NSAIDs May Hinder Effectiveness of Antidepressants

On antidepressants and still feel down? Your painkillers may be the culprit.


If antidepressants aren’t making you feel better, your painkillers might be partly to blame. Recent studies found evidence that ibuprofen and other nonsteroidal anti-inflammatory drugs, or NSAIDs, could subvert the effects of antidepressants such as fluoxetine, or Prozac.

In one study, Paul Greengard, PhD, head of the Laboratory of Molecular and Cellular Neuroscience at Rockefeller University in New York, and his colleagues found that mice taking selective serotonin reuptake inhibitors, or SSRIs, a type of antidepressant, experienced an increase in cytokine molecules, which are key to the drugs' effects on depression. But when the mice also received ibuprofen, those molecular changes didn't occur and their behavior changed, suggesting the SSRI was having less of an effect.

Greengard and his team then reviewed data from more than 1,500 people with depression. Among those who had taken any type of NSAID – including ibuprofen, aspirin and COX-2 inhibitors such as celecoxib, or Celebrex – 55 percent showed no improvement in their depression after taking an SSRI. Among those who had not taken any NSAID during the 12-week study, only 45 percent failed to respond to SSRIs – a statistically significant difference. "In mice and humans, the antidepressant effects of SSRIs are attenuated by anti-inflammatory drugs," concludes Greengard. The researchers note, however, that further studies are needed.

The results, published in the May 31, 2011 Proceedings of the National Academy of Sciences, are potentially concerning, says Jane Mort, professor of pharmacy practice at South Dakota State University. "If you've started on an SSRI and you're not responding, [NSAIDs] may be a reason."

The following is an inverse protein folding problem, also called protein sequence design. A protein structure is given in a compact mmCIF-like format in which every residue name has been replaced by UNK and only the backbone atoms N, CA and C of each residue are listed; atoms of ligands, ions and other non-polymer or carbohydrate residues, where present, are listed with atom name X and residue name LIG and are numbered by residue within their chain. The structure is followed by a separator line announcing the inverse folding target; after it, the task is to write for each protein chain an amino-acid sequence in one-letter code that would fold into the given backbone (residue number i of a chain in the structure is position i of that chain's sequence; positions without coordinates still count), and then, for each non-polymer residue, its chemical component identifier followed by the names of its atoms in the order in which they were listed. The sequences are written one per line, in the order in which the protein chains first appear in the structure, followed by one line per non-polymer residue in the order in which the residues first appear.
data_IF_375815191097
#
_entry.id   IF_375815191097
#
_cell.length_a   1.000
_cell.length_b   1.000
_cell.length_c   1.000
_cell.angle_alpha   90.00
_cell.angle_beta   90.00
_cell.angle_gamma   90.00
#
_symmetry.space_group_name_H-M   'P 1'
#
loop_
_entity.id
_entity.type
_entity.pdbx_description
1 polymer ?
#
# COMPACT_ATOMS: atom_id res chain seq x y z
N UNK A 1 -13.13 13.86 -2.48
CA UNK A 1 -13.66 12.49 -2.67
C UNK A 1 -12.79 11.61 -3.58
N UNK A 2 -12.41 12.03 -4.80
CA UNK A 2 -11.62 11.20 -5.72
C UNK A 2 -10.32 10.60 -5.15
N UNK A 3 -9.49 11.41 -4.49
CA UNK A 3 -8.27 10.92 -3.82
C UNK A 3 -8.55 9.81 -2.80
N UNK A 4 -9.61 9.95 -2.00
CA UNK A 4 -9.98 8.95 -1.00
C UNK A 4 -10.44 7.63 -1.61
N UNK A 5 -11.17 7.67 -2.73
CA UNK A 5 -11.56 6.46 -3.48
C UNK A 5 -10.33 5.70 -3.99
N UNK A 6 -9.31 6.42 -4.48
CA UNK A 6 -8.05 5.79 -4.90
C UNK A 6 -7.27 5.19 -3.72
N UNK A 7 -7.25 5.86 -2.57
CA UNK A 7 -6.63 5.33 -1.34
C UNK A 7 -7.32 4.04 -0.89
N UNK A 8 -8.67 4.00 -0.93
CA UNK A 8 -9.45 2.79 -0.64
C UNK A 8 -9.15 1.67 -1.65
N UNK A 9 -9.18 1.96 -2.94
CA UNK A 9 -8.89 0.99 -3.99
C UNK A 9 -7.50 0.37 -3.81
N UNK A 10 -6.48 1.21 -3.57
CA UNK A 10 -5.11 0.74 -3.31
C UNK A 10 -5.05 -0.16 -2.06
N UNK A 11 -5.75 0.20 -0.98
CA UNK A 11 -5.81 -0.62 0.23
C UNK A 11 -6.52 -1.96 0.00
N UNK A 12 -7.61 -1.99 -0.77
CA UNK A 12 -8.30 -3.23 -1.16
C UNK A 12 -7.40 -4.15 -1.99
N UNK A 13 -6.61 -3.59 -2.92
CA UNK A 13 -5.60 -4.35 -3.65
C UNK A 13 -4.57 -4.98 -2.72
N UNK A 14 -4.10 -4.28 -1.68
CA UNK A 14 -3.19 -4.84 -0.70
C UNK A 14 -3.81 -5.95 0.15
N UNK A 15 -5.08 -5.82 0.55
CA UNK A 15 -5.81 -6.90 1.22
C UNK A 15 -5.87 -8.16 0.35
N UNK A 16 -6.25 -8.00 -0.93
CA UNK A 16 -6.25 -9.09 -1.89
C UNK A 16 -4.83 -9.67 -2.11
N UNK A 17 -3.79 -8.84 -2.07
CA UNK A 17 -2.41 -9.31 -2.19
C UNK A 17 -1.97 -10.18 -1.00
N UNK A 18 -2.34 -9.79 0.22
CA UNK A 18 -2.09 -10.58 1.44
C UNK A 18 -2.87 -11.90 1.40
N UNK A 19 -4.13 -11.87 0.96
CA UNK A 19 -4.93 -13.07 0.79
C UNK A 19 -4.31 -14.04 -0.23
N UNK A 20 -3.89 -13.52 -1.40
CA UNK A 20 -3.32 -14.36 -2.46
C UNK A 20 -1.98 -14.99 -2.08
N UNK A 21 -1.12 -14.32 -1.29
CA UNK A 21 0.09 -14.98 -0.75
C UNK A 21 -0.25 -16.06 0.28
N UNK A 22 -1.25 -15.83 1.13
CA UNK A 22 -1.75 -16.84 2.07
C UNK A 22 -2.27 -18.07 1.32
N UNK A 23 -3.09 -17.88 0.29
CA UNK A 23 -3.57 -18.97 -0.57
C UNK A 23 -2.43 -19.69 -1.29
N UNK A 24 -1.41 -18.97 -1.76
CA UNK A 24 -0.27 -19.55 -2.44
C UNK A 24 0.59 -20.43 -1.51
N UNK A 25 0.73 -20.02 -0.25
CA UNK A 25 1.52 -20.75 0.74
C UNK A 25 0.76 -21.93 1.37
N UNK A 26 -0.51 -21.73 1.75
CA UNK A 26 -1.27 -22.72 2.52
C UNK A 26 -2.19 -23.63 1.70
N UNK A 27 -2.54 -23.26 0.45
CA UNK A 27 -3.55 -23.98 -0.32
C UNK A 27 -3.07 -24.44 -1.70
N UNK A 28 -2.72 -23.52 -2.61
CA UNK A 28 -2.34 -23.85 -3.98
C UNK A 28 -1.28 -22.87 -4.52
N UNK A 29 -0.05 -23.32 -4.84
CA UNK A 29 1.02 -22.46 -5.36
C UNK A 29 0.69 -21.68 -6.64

But other factors must be considered, says Susan Kornstein, MD, professor of psychiatry and obstetrics/gynecology at Virginia Commonwealth University. For one, people taking NSAIDs are more likely to have other conditions, such as arthritis, that may render them less likely to respond to an SSRI, independent of NSAID use.

If you are not responding to an SSRI, Mort suggests trying a different type of antidepressant. Another option, says Dr. Kornstein, is to lower the dose of pain medications, if possible.

"Since this is the first study reporting such an interaction, for now, I think [concerned] patients should talk to their doctors," says study co-author Jennifer Warner-Schmidt, PhD, also at Rockefeller.  

Other SSRI Interactions

The list of drugs, supplements and other substances that can interact poorly with SSRIs is a long one. Here’s a look at the most common. For more information, talk with your doctor.

• Antiarrhythmics like propafenone, or Rythmol; and flecainide, or Tambocor

• Beta-blockers including propranolol, or Inderal; and metoprolol, or Lopressor, Toprol XL

• Benzodiazepines such as alprazolam, or Xanax; and diazepam, or Valium

• Other types of antidepressants such as amitriptyline, or Elavil; and MAOIs

• Warfarin, or Coumadin; and digoxin, Lanoxin

• Cisapride, or Propulsid

• Sumatriptan, or Imitrex ; and zolmitriptan, or Zomig

• Alcohol

• Diuretics

• St. John’s wort

• Decongestants containing psuedoephedrine

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